Film and TV

20,000 Days on Earth Documentary Directors Talk About Nick Cave and the Creative Process

Even with hundreds of rock documentaries covering everything from concerts to artists on tour, few have managed to crystalize the creative process as well as 20,000 Days on Earth. Iain Forsyth and Jane Pollard's fantastical depiction of Nick Cave's 20,000 days explodes the rules of traditional documentary filmmaking. They have created a visually opulent and sonically rigorous portrait of a musician who brings an ecstatic, sensual and violent energy to his performances and writing. Westword recently connected with Pollard and Forsyth to learn more about the production of the film, which opens tonight at the SIE FilmCenter.

See also:Nick Cave is the Master of American Mythology

Westword: What was your relationship with Nick Cave at the start of the film and how has that evolved?

Iain Forsyth: Sure, yeah, well, we met Nick, I guess, probably, eight years ago, something like that. Our background is as visual artists. We work together, Jane and I, working largely with video and film and sometimes with sound installation, on projects for the last twenty years, or so. Nick asked us to make a music promo for The Bad Seeds. That was the first time that we'd been asked to do something like that. It was an exciting opportunity, so we just did it.

The process was really enjoyable. We found we had quite similar tastes and similar ways of working and just got on very well. Since that point, we've found various excuses to work together over the years on different projects. It's just evolved over that time. By the time we made this film, we were pretty well-acquainted and over that time, we've built up a strong trust with each other, and I think that trust was the building block that allowed us to make the film that we've made.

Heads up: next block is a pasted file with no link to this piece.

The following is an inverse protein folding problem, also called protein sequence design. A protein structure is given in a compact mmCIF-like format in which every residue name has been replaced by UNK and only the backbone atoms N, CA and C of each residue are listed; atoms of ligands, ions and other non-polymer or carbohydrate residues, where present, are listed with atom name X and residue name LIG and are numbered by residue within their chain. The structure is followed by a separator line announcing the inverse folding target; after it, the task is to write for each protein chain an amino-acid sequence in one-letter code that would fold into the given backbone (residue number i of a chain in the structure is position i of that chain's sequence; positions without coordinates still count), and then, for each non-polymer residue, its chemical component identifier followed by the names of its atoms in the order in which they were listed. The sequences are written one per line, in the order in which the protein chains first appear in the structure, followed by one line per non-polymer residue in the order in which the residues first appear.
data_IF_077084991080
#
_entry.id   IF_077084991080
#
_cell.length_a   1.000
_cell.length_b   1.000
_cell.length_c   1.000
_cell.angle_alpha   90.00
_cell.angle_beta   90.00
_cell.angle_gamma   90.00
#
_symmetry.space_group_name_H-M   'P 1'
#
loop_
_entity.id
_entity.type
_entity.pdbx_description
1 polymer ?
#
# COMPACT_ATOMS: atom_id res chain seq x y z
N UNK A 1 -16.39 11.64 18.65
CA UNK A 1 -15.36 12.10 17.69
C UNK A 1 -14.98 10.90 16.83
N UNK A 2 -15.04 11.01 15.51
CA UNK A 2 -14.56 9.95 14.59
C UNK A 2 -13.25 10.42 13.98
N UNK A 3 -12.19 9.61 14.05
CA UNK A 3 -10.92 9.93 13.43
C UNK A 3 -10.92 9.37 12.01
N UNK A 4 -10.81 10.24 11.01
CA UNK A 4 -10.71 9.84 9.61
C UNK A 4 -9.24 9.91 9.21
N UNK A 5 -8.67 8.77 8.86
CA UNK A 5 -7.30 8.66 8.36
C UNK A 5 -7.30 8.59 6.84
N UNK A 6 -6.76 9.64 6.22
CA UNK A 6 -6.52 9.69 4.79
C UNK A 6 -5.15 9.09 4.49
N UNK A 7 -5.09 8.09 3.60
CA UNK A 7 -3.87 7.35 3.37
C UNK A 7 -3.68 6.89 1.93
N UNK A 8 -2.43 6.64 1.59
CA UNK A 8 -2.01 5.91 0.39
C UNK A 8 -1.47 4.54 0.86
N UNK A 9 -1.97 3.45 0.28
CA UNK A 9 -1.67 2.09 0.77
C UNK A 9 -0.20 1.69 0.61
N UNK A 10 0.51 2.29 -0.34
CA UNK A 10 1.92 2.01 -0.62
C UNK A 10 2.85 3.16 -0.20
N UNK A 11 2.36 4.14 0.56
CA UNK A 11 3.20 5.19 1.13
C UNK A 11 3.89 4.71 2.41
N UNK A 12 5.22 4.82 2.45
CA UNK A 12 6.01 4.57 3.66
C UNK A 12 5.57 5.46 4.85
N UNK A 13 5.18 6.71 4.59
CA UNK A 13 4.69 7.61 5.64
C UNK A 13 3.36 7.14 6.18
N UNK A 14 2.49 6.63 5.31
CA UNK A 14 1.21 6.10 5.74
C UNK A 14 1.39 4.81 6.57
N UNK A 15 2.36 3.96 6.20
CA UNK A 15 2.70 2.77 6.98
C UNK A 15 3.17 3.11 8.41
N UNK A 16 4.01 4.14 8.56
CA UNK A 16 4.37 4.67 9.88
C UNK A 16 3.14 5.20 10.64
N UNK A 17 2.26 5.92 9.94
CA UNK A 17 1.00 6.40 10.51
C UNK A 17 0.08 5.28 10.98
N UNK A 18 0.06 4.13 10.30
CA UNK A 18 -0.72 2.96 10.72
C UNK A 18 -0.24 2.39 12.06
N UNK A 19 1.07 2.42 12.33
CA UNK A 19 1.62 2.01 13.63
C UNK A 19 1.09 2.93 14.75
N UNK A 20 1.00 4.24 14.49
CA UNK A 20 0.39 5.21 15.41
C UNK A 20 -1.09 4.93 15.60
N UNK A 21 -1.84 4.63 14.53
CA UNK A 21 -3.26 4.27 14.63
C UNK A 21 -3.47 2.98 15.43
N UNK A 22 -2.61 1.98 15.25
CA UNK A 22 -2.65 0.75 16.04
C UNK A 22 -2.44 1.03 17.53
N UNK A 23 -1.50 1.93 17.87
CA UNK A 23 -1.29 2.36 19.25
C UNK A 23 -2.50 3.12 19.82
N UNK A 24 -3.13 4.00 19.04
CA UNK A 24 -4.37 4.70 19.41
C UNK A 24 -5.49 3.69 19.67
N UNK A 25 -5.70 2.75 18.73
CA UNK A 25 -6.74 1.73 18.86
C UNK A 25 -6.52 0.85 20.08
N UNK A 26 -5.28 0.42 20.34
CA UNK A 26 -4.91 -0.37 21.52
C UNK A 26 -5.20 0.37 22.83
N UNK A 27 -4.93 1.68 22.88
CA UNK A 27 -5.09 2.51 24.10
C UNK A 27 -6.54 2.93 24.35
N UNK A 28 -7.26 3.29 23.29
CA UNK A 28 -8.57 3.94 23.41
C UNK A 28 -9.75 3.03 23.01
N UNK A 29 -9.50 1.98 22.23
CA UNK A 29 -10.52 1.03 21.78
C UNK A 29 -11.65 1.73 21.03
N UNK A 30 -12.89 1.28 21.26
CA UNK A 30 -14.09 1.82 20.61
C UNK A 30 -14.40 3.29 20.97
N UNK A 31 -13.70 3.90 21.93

It's a film that's about the creative process. You're very much present in the film. Talk about the creative process and your relationship to it.

Jane Pollard: I guess when we came around to the idea of realizing what we wanted to do was make a full-length film, the footage that we started to record with Nick was, in a way, too good to end up in a ten-minute making-of-the-album on Youtube and then forever be forgotten. We needed to construct something bigger, something ambitious. I think that what we realized was in order for it to be interesting to us and to Nick, I think, as a project, it had to be about something more, something bigger, something more universal than that kind of attempt to observe or to pinpoint one person's process or one person's approach and to maybe be more open in that and be about that thing that we all share, that fire that lights us all up and makes us want to do things and try and make our time on earth meaningful.

Talk about the construction of the film itself. How did you set up all of those shots? How was it scripted?

Iain Forsyth: We had a script, just like you might have for a traditional feature film. But the way it differed was that there was no dialogue scripted in it. We had a script in which each scene we knew where we'd be, what action would be taking place, who would be in the scene. What we just didn't know is what they were going to say.

Jane Pollard: It was very much like working on a fiction film, but then with the unpredictability of a doc. We have this idea that inside a completely artificial circumstance, you're most likely to get to a truth. It might not be a factual, biographical truth, but it will definitely be an emotional one. All the dialogue you hear in the film was improvised. Everything was done in one take. We never asked Nick to repeat anything. Nothing was ever too scripted or planned rigidly in advance.

Read on for more from Jane Pollard and Iain Forsyth.

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Kyle Harris has been Westword’s Culture Editor since 2016, writing about the arts, music and film.
Contact: Kyle Harris

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